This white paper is the culmination utility interviews coordinated over five months by the National Renewable Energy Laboratory (NREL) and Kevala, Inc. (Kevala) to better understand distribution capacity planning challenges. The interviews covered all aspects of capacity planning including load and DER forecasting, criteria for assessing system constraints, solution types, and organizational and decision-making structures. This report provides insight into distribution capacity planning decision support needs for utilities and the increasing number of stakeholders involved, from state and regulatory agencies, to communities and solution providers with interest in increasing their understanding in the distribution capacity planning process.

Executive Summary

Distribution system planning (DSP) is experiencing monumental shifts in consumer needs and expectations. Opening DSP to stakeholders is a challenging but critical endeavor, and innovative solutions are needed for utilities to effectively communicate the costs and risks of planning decisions and facilitate meaningful stakeholder engagements and education around DSP. This white paper is the culmination of interviews with utility representatives coordinated over 5months by the National Renewable Energy Laboratory (NREL) and Kevala, Inc. (Kevala) to better understand the current state, challenges, and opportunities in distribution capacity planning.

For this study, common features of current DSP were observed among the utilities interviewed and are illustrated in Figure ES-1.

Capacity constraints are typically predicted using a deterministic load and distributed energy resource (DER) forecasting process looking at 3- to 10-year time horizons, and at the“substation” or circuit-level spatial resolution. The most common concern raised by the utilities for this study was low geospatial resolution forecasts. These “peanut-butter spread” forecasts result from a top-down forecast for load and DER technologies with disaggregation methods that may not accurately capture locational adoption trends and differences in the underlying building stock and customer characteristics. This lack of granularity greatly reduces a planner’s ability to anticipate relative grid needs and target solutions in areas with expected future rapid load and/or DER growth.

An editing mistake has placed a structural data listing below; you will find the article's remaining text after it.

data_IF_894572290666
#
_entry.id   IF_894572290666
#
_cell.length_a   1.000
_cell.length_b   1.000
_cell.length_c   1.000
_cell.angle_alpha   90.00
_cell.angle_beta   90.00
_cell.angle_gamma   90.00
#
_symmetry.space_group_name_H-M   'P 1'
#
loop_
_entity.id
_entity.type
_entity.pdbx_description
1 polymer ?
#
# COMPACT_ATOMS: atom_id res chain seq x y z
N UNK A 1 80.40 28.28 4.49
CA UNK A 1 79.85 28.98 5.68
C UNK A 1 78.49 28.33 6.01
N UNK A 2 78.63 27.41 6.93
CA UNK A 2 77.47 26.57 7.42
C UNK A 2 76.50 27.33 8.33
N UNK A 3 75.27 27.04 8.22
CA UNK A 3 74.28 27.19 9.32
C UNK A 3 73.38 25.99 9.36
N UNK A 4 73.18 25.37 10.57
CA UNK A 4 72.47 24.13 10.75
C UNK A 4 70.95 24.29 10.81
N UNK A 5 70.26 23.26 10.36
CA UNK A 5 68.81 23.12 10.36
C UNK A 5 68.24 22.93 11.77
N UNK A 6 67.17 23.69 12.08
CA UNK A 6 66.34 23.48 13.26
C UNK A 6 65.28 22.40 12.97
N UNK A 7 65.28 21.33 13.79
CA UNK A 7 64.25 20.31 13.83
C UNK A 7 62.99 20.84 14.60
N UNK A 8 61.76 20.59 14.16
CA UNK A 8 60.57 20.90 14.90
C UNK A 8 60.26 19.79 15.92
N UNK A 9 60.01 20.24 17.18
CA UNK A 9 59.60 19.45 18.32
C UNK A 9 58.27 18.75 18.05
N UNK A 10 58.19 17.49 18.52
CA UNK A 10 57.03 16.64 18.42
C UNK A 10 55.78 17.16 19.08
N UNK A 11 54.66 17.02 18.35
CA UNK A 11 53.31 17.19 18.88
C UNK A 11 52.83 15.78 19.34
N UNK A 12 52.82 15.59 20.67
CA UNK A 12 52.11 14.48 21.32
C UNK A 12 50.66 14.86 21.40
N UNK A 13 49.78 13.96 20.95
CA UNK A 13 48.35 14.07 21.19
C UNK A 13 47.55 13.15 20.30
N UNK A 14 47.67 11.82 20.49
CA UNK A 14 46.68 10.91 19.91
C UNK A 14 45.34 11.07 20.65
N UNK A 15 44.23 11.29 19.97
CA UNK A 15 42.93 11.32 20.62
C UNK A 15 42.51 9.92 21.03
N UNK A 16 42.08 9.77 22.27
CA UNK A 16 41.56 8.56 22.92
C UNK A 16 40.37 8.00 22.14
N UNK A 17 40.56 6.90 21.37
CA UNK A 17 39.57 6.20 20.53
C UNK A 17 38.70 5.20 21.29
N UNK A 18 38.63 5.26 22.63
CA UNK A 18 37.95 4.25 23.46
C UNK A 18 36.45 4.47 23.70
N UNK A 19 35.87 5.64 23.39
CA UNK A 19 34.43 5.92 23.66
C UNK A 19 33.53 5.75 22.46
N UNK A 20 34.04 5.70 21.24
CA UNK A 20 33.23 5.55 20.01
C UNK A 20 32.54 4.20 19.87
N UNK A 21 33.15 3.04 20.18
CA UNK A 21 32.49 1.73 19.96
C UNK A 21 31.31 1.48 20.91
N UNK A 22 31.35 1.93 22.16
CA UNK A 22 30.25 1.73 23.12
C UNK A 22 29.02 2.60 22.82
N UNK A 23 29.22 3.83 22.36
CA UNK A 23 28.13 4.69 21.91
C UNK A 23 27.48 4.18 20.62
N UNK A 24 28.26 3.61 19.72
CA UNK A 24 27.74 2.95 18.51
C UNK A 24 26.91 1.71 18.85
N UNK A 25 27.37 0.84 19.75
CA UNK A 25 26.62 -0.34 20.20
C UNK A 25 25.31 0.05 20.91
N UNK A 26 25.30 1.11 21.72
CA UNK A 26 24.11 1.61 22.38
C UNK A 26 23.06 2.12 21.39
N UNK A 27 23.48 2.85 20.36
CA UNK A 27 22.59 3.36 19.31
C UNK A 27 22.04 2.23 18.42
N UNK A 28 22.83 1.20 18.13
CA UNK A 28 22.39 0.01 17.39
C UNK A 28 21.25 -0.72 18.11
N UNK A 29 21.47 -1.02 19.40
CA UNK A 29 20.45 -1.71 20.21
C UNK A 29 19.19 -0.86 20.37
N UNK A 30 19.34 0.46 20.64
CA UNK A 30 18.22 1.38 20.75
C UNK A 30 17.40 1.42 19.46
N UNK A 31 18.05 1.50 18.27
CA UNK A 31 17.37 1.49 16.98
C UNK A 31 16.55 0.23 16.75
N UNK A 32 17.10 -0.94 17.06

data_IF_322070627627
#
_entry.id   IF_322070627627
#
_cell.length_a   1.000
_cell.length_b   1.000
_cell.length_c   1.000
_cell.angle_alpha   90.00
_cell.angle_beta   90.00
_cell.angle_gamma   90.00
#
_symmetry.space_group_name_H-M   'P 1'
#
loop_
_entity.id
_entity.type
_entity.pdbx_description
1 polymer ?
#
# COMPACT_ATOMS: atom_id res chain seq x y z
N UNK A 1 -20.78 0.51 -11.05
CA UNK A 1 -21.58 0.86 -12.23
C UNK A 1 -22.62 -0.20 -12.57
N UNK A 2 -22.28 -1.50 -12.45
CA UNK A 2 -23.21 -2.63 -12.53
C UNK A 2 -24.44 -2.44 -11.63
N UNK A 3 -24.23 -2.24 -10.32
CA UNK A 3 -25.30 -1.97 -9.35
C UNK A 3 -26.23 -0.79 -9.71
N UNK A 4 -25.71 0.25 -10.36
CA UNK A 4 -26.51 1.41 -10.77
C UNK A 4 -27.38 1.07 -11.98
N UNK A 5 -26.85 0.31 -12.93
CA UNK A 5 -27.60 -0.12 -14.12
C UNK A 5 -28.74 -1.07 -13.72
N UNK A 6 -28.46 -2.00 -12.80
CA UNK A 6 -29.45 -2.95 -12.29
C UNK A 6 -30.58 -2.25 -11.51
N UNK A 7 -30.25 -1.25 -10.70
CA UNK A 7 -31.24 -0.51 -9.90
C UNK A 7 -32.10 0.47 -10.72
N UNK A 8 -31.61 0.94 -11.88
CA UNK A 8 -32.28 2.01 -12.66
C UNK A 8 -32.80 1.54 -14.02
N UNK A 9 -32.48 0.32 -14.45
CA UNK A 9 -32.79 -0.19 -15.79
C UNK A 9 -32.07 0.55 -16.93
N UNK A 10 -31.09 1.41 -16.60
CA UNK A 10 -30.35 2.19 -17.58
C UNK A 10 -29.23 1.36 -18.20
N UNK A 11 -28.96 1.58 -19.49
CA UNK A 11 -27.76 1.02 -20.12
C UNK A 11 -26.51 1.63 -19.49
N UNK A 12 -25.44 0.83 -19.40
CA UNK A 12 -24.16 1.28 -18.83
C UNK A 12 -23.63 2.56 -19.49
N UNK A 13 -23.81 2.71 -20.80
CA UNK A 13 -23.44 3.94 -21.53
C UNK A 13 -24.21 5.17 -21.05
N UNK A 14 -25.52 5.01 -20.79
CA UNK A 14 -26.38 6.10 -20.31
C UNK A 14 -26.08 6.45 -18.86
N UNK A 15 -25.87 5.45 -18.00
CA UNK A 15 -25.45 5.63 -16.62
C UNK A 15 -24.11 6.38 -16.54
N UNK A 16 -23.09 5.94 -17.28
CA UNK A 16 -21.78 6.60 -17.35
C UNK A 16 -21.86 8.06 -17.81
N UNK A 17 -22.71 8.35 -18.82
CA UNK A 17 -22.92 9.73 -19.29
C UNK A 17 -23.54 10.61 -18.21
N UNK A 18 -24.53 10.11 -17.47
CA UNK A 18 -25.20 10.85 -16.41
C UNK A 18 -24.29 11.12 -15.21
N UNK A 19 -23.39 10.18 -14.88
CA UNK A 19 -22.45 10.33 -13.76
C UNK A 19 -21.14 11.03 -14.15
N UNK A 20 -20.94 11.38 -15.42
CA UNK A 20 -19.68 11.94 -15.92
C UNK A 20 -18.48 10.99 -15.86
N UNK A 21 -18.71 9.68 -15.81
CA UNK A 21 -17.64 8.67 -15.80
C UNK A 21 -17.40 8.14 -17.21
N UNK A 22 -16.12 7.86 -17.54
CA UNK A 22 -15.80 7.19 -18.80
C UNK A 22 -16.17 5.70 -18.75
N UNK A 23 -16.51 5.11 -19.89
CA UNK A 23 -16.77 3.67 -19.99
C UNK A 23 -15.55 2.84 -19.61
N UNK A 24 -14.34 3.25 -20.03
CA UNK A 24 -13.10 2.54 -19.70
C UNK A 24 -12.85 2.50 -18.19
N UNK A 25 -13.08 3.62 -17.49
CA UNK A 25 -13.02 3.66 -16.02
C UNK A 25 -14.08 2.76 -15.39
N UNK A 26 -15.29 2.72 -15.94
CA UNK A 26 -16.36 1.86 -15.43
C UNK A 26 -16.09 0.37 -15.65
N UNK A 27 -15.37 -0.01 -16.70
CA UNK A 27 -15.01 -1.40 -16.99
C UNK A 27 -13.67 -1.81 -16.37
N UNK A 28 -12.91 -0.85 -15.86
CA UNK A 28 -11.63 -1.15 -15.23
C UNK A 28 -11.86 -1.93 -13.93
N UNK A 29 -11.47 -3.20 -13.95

Low-cost solutions and new infrastructure replacements are typically used to address capacity constraints, while non-wires alternative (NWA) solutions are limited by technical criteria, timing, project size and economics based on the deferral value of capital investments. Fixed annual capital budgets, along with competition for these limited funds between departments(e.g., between planning and operations), or within departments (e.g., capacity projects indifferent utility planning zones) for project priority can make it difficult to provide transparency in the project selection process.

The current planning process has several gaps and opportunities as illustrated in the future distribution capacity planning framework in Figure ES-1, which are primarily in the following areas:

  • Longer-term (>15 years) capacity planning horizons that align with policy goals
  • Customer-driven, time-series and geospatially granular load and DER adoption forecast methods
  • Use of scenario and probabilistic methods to better capture uncertainty and manage risk
  • Use and integration of data and technologies across utility departments
  • A more holistic view of objectives and metrics for evaluating distribution planning solutions that include not only reliability and economics but also address resiliency, equity, and carbon emissions

Forward-looking decision support methods for DSP could be developed that align with the forward-looking nature of IRP and IGP frameworks. For example, IGP with decision support tools could be used to proactively assess how long-term distribution capacity costs would change with and without managed electric vehicle charging, DERs, and other load management options. IGP could also help entities undertaking DSP to equitably allocate DER or electric vehicle interconnection costs.

Objective metrics and decision-making frameworks to weigh the importance of each planning criteria should be clearly defined to align corporate utility goals with external stakeholders and regulatory bodies. New holistic and technology-agnostic metrics or planning criteria (e.g., for hosting capacity, resilience, equity, energy justice, energy efficiency, and distribution resource adequacy) are needed that can be applied with confidence to utility investments and non-wires solutions.

Ultimately, the industry would benefit from having a distribution planning guide that can serve as a reference and can describe best practices on conducting distribution planning activities, without prescribing a “one-size fits all” approach to distribution planning, since distribution grids across country have significant differences in their structure and operations.